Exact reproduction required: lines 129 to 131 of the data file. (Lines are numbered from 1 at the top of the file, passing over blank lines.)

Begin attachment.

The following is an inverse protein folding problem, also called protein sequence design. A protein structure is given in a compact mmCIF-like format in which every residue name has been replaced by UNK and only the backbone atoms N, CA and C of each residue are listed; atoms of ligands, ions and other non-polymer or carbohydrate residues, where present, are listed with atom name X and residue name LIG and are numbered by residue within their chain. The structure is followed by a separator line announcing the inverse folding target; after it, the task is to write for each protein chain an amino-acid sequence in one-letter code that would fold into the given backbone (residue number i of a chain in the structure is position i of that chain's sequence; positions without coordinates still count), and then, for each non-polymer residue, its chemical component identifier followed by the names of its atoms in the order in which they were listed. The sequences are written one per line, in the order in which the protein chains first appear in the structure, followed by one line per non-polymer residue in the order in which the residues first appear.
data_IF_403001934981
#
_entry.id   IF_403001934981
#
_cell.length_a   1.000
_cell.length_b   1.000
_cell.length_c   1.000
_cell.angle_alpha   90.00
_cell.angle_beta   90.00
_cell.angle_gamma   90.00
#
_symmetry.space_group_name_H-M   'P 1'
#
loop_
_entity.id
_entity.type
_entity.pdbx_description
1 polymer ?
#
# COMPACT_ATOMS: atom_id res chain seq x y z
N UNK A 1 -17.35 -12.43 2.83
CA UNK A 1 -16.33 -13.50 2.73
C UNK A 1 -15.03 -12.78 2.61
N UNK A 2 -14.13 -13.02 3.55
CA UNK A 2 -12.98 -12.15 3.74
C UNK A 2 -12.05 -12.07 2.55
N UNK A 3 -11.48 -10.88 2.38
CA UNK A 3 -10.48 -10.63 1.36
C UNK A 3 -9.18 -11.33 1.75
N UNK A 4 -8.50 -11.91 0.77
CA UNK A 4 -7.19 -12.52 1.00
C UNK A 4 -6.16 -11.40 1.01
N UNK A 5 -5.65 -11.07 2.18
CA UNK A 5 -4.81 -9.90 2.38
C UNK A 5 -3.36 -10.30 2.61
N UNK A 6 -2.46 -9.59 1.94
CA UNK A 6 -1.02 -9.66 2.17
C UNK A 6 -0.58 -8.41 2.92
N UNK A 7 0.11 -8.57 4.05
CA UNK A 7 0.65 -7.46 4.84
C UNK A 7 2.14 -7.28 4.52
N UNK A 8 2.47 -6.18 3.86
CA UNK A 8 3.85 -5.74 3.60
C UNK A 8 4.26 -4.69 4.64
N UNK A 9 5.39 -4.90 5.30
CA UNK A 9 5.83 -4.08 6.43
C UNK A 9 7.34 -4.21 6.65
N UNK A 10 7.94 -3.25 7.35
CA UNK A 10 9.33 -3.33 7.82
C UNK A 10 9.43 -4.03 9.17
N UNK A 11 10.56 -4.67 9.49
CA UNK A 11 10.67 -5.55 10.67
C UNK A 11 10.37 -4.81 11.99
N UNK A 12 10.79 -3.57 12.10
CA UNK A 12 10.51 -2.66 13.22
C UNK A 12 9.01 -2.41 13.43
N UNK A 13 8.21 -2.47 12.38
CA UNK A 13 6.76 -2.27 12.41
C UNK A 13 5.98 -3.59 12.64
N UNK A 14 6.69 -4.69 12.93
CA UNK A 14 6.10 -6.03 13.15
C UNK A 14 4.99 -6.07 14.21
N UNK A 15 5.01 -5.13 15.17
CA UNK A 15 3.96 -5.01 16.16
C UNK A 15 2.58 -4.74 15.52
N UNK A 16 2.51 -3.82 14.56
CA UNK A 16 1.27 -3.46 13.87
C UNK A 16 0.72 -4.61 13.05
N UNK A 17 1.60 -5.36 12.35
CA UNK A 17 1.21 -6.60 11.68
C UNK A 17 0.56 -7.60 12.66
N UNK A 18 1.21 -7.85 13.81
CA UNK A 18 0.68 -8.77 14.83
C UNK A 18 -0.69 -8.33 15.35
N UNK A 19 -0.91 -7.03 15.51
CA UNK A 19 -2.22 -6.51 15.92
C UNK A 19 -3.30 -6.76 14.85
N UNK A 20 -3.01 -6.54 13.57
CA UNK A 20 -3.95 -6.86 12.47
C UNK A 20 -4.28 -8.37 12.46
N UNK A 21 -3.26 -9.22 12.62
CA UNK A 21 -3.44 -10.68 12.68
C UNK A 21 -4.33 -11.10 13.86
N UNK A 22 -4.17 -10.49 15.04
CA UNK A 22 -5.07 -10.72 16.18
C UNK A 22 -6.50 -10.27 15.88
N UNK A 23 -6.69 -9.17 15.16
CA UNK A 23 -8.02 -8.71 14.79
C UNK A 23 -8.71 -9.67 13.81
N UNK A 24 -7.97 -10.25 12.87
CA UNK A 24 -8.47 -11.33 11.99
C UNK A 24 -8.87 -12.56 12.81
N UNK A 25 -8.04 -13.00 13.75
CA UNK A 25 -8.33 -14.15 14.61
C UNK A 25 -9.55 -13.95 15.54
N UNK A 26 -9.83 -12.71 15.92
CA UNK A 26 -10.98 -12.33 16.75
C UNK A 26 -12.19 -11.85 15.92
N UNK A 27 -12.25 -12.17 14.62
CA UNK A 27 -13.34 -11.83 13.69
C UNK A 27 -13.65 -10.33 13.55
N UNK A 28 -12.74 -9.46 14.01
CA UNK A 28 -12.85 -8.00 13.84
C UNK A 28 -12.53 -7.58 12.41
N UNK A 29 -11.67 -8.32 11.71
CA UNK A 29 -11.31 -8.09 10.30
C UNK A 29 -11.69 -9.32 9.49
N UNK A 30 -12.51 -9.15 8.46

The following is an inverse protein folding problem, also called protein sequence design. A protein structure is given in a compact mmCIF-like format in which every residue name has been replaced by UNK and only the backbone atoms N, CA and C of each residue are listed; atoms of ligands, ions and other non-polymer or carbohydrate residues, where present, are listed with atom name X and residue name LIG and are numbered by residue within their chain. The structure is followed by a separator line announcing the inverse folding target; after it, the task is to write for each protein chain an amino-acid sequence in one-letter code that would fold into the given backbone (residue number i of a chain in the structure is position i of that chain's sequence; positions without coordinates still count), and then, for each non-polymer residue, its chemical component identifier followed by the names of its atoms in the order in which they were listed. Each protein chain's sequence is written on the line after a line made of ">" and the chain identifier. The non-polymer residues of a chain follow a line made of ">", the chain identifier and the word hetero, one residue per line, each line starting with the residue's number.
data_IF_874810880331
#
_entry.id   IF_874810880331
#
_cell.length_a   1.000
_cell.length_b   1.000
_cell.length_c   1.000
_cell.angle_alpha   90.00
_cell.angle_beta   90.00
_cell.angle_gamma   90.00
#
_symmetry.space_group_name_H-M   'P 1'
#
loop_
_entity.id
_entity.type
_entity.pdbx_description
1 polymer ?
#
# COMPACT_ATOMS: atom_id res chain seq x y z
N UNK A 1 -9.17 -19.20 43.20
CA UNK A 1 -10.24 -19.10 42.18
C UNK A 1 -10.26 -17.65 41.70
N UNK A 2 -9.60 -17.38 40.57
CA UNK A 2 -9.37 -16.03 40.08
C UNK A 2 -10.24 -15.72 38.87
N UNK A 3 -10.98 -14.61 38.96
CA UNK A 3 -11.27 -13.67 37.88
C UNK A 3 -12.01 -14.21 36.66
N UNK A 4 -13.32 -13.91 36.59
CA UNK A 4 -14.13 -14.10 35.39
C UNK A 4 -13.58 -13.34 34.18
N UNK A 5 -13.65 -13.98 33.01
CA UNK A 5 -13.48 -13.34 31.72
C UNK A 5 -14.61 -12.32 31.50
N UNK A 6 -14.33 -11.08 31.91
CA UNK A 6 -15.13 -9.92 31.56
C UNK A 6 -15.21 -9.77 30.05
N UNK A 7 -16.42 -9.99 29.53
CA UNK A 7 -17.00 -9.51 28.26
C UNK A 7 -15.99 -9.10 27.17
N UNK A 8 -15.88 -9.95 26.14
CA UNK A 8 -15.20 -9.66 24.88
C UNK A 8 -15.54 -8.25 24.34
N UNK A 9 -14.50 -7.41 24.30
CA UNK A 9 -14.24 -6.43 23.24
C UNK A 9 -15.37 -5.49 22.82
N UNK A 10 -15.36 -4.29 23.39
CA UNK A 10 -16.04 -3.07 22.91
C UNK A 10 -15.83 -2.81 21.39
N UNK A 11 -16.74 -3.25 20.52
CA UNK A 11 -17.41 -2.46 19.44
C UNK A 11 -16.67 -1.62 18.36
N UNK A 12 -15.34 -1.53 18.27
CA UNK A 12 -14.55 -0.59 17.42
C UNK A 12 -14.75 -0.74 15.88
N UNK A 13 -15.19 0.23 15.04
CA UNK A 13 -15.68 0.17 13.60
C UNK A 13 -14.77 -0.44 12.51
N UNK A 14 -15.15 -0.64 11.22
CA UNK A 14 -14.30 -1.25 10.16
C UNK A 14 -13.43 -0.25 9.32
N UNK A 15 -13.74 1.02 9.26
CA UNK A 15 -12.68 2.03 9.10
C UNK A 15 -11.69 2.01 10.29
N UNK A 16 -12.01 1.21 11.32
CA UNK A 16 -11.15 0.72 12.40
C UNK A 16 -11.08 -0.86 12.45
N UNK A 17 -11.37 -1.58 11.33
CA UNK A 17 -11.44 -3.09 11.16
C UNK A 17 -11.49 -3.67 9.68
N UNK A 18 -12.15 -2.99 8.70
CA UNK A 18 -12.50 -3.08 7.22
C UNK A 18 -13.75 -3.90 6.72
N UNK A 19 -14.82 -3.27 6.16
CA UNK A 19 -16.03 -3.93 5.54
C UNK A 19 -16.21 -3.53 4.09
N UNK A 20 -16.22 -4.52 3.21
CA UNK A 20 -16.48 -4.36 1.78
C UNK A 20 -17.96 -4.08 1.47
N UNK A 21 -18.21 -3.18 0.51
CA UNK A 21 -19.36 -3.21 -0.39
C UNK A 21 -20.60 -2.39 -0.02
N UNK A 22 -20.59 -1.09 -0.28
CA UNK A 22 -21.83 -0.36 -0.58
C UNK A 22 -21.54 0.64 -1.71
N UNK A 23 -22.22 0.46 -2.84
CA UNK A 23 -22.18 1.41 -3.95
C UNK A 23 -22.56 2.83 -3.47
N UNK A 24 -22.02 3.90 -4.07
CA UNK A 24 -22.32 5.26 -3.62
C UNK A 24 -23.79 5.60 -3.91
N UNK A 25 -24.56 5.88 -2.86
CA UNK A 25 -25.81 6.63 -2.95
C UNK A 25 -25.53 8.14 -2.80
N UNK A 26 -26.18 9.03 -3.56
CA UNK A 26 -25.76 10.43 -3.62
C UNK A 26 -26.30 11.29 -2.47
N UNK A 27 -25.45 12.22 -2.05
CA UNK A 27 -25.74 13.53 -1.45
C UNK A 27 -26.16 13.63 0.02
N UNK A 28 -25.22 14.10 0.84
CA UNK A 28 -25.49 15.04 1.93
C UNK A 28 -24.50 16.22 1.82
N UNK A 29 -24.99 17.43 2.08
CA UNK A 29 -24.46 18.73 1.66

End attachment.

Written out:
#
# COMPACT_ATOMS: atom_id res chain seq x y z
N UNK A 1 -9.17 -19.20 43.20